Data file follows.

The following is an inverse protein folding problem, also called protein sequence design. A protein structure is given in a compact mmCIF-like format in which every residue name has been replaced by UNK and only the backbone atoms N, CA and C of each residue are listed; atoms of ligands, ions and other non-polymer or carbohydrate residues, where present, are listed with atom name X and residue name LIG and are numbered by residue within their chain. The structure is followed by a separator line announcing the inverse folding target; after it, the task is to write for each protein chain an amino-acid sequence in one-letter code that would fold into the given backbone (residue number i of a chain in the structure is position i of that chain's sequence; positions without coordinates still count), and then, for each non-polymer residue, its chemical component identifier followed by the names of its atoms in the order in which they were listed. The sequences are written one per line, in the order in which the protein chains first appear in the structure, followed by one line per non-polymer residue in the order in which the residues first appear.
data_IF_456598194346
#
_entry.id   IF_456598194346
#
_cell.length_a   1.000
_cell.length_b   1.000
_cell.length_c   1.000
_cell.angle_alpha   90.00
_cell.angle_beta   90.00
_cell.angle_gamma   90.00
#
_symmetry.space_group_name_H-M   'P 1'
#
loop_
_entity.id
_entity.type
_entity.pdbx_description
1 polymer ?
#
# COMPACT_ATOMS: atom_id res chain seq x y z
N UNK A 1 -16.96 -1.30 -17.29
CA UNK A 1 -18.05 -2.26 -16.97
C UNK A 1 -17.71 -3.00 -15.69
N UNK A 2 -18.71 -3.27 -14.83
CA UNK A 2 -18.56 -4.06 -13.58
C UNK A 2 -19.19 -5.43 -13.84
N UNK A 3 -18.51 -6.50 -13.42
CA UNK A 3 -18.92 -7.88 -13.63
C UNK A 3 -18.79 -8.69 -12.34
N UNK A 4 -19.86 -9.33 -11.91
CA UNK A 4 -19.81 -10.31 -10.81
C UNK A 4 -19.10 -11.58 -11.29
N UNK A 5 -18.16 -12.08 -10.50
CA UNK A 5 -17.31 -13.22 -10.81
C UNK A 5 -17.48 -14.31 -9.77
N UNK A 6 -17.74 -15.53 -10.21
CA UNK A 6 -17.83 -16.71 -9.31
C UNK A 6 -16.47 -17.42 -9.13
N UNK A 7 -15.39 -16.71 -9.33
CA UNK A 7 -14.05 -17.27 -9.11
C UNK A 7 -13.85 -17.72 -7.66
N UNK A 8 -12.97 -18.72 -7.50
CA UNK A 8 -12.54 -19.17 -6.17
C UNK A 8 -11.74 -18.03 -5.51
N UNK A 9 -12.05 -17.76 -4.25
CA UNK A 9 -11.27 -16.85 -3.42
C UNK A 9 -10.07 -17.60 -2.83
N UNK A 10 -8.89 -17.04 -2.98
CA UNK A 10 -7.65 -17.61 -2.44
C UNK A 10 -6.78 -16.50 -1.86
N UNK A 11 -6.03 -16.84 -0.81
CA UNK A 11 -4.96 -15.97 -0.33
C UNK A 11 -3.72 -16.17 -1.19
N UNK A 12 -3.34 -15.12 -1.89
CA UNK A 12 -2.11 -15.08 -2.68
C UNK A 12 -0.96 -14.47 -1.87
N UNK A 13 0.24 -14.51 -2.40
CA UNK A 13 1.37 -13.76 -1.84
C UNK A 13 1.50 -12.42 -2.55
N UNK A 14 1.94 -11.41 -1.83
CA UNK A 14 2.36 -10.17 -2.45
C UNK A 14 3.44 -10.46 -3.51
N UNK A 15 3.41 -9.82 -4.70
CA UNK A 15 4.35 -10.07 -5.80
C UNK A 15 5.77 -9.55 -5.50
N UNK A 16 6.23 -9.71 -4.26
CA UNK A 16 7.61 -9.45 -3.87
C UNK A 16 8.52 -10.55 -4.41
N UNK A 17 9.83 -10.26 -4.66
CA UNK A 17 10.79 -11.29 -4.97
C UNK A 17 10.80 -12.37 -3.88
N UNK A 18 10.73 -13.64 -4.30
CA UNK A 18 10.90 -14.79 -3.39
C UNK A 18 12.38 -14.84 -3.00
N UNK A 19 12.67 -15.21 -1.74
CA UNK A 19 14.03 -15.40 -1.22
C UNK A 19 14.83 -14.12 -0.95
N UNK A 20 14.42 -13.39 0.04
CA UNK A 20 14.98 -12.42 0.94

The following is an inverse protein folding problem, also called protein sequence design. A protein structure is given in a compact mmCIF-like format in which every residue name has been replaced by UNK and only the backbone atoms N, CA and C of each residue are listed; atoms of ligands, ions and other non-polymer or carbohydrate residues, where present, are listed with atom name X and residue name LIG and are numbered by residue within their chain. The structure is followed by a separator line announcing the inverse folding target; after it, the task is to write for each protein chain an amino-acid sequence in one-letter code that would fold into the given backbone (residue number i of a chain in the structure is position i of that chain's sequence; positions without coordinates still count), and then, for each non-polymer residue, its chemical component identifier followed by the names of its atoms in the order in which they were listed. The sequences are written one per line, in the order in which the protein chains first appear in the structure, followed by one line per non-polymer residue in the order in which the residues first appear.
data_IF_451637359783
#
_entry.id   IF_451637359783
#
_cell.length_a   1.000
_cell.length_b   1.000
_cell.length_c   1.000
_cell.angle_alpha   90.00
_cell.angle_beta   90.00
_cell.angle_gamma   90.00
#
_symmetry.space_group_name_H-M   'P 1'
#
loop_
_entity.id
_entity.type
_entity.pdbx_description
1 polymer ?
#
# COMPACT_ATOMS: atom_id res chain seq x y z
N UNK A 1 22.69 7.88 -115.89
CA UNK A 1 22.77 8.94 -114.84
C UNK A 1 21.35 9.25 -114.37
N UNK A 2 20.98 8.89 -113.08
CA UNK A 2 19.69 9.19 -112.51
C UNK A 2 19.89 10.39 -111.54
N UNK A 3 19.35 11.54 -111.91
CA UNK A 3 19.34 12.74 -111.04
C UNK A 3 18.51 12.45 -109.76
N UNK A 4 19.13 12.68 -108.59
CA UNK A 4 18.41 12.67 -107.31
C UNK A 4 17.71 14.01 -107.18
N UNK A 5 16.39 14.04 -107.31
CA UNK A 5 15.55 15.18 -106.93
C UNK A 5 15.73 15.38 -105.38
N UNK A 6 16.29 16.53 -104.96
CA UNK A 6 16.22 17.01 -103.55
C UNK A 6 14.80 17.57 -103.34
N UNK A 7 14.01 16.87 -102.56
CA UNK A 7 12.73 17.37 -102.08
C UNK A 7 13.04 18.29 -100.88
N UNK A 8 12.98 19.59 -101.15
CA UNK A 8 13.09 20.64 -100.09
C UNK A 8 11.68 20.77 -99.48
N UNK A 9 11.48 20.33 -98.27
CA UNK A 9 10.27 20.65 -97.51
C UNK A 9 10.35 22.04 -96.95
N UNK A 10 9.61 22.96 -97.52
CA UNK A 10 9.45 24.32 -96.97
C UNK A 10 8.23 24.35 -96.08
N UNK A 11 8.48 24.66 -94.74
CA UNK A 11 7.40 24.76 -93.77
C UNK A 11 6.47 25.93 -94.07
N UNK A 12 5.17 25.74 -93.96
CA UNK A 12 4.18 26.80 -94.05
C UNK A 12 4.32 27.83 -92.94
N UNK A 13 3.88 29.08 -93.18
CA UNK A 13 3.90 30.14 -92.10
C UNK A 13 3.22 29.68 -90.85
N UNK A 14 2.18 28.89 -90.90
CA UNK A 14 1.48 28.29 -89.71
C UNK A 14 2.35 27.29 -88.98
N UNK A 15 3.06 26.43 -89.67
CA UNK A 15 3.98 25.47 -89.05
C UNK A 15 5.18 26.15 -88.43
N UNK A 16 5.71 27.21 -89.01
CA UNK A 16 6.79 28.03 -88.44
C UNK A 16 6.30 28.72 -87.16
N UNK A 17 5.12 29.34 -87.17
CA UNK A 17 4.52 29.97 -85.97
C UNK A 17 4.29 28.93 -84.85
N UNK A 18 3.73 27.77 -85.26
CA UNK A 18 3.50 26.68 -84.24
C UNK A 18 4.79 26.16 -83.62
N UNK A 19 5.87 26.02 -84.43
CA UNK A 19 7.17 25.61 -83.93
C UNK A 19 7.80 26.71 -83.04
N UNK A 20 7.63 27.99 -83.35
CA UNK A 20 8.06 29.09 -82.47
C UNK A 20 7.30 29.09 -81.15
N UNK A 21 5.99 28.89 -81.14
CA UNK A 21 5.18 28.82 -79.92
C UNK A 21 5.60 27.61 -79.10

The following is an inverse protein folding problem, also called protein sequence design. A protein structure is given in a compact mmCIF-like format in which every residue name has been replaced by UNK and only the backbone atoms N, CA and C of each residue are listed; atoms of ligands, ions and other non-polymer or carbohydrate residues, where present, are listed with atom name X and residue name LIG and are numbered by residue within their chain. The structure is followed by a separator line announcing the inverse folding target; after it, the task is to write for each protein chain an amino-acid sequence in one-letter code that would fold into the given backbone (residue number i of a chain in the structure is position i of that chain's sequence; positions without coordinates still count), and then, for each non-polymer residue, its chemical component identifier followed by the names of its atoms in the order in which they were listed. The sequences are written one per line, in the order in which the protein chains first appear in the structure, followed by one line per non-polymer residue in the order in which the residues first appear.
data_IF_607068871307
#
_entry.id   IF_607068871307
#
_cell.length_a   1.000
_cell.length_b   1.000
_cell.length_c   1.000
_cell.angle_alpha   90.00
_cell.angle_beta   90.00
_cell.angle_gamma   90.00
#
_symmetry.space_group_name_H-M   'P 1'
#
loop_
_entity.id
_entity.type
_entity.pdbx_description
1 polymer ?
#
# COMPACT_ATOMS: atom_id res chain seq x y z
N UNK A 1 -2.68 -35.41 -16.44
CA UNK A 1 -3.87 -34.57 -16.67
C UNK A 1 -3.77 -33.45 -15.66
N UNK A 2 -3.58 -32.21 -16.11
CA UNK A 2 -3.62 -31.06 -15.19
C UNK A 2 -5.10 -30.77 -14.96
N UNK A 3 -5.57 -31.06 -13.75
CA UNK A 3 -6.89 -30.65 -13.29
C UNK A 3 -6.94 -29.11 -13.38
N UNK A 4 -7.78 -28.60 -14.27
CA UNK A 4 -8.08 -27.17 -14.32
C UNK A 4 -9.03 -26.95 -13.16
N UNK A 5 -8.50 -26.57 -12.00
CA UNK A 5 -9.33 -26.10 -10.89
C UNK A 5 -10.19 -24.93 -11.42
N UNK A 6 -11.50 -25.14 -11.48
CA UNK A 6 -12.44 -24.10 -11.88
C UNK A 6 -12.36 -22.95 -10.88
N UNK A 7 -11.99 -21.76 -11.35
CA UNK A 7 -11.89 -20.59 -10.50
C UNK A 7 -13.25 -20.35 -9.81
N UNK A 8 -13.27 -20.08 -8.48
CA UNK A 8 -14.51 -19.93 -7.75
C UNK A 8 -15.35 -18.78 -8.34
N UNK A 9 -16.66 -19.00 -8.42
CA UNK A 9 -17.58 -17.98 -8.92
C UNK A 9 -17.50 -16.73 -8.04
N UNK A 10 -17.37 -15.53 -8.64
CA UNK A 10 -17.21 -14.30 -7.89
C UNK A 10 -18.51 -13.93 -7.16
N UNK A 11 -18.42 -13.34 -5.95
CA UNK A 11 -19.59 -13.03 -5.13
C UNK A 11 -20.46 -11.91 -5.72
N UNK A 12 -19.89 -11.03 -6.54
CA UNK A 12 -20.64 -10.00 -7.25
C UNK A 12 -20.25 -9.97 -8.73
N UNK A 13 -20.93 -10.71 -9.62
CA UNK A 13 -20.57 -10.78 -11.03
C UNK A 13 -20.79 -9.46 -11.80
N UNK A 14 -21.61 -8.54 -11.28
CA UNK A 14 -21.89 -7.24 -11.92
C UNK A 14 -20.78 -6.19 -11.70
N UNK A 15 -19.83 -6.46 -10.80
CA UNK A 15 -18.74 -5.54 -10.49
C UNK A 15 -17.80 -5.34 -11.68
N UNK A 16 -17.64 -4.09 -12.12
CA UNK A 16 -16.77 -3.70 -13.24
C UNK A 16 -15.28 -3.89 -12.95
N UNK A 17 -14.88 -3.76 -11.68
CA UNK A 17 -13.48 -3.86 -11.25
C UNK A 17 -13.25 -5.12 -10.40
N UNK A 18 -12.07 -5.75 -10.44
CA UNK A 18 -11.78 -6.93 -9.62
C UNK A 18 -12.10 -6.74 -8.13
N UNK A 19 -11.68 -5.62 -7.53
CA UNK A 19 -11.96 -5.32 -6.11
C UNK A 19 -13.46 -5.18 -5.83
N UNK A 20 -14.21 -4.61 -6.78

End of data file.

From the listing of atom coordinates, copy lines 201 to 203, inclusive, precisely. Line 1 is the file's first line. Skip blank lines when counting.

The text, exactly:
N UNK A 6 -11.50 -25.14 -11.48
CA UNK A 6 -12.44 -24.10 -11.88
C UNK A 6 -12.36 -22.95 -10.88